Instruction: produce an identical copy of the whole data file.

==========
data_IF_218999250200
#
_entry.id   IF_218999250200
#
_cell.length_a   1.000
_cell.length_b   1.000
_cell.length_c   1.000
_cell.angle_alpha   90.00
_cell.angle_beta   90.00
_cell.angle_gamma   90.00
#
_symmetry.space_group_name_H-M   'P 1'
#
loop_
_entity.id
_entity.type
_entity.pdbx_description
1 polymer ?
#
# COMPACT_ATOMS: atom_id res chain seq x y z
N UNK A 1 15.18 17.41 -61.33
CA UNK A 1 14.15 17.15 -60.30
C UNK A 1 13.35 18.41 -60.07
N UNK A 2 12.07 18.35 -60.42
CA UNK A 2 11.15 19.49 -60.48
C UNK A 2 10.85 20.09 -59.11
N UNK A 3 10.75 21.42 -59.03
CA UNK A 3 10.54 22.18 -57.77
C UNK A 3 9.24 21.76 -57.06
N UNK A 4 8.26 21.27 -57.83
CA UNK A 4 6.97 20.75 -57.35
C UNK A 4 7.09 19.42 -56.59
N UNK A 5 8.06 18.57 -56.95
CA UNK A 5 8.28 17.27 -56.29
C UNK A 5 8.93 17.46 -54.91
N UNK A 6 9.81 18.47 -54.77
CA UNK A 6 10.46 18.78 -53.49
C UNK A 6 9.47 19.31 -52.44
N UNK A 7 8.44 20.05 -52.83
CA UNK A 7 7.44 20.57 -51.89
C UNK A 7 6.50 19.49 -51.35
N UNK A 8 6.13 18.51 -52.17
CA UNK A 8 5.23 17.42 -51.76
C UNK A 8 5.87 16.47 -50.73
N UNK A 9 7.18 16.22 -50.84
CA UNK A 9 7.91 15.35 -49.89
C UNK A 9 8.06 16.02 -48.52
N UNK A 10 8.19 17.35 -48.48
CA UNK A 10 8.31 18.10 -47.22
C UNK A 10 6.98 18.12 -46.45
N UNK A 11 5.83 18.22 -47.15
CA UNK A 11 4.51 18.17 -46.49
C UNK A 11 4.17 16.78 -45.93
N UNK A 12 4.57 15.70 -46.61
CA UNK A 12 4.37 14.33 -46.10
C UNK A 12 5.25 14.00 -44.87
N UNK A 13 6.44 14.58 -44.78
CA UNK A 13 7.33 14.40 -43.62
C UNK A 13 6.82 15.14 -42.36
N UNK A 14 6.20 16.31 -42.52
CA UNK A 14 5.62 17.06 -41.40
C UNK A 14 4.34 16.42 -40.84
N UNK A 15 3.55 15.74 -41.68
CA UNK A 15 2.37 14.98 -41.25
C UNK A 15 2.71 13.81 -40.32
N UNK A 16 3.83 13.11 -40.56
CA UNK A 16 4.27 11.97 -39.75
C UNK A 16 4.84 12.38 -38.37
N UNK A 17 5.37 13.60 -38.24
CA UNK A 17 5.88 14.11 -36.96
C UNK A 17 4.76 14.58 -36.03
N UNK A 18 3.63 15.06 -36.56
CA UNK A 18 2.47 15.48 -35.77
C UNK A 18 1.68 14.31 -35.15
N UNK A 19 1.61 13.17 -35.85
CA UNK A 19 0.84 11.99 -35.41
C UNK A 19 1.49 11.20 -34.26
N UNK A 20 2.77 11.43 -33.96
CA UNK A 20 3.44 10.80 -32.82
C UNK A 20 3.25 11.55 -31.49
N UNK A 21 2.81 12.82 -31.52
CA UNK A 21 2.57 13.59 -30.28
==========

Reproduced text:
data_IF_218999250200
#
_entry.id   IF_218999250200
#
_cell.length_a   1.000
_cell.length_b   1.000
_cell.length_c   1.000
_cell.angle_alpha   90.00
_cell.angle_beta   90.00
_cell.angle_gamma   90.00
#
_symmetry.space_group_name_H-M   'P 1'
#
loop_
_entity.id
_entity.type
_entity.pdbx_description
1 polymer ?
#
# COMPACT_ATOMS: atom_id res chain seq x y z
N UNK A 1 15.18 17.41 -61.33
CA UNK A 1 14.15 17.15 -60.30
C UNK A 1 13.35 18.41 -60.07
N UNK A 2 12.07 18.35 -60.42
CA UNK A 2 11.15 19.49 -60.48
C UNK A 2 10.85 20.09 -59.11
N UNK A 3 10.75 21.42 -59.03
CA UNK A 3 10.54 22.18 -57.77
C UNK A 3 9.24 21.76 -57.06
N UNK A 4 8.26 21.27 -57.83
CA UNK A 4 6.97 20.75 -57.35
C UNK A 4 7.09 19.42 -56.59
N UNK A 5 8.06 18.57 -56.95
CA UNK A 5 8.28 17.27 -56.29
C UNK A 5 8.93 17.46 -54.91
N UNK A 6 9.81 18.47 -54.77
CA UNK A 6 10.46 18.78 -53.49
C UNK A 6 9.47 19.31 -52.44
N UNK A 7 8.44 20.05 -52.83
CA UNK A 7 7.44 20.57 -51.89
C UNK A 7 6.50 19.49 -51.35
N UNK A 8 6.13 18.51 -52.17
CA UNK A 8 5.23 17.42 -51.76
C UNK A 8 5.87 16.47 -50.73
N UNK A 9 7.18 16.22 -50.84
CA UNK A 9 7.91 15.35 -49.89
C UNK A 9 8.06 16.02 -48.52
N UNK A 10 8.19 17.35 -48.48
CA UNK A 10 8.31 18.10 -47.22
C UNK A 10 6.98 18.12 -46.45
N UNK A 11 5.83 18.22 -47.15
CA UNK A 11 4.51 18.17 -46.49
C UNK A 11 4.17 16.78 -45.93
N UNK A 12 4.57 15.70 -46.61
CA UNK A 12 4.37 14.33 -46.10
C UNK A 12 5.25 14.00 -44.87
N UNK A 13 6.44 14.58 -44.78
CA UNK A 13 7.33 14.40 -43.62
C UNK A 13 6.82 15.14 -42.36
N UNK A 14 6.20 16.31 -42.52
CA UNK A 14 5.62 17.06 -41.40
C UNK A 14 4.34 16.42 -40.84
N UNK A 15 3.55 15.74 -41.68
CA UNK A 15 2.37 14.98 -41.25
C UNK A 15 2.71 13.81 -40.32
N UNK A 16 3.83 13.11 -40.56
CA UNK A 16 4.27 11.97 -39.75
C UNK A 16 4.84 12.38 -38.37
N UNK A 17 5.37 13.60 -38.24
CA UNK A 17 5.88 14.11 -36.96
C UNK A 17 4.76 14.58 -36.03
N UNK A 18 3.63 15.06 -36.56
CA UNK A 18 2.47 15.48 -35.77
C UNK A 18 1.68 14.31 -35.15
N UNK A 19 1.61 13.17 -35.85
CA UNK A 19 0.84 11.99 -35.41
C UNK A 19 1.49 11.20 -34.26
N UNK A 20 2.77 11.43 -33.96
CA UNK A 20 3.44 10.80 -32.82
C UNK A 20 3.25 11.55 -31.49
N UNK A 21 2.81 12.82 -31.52
CA UNK A 21 2.57 13.59 -30.28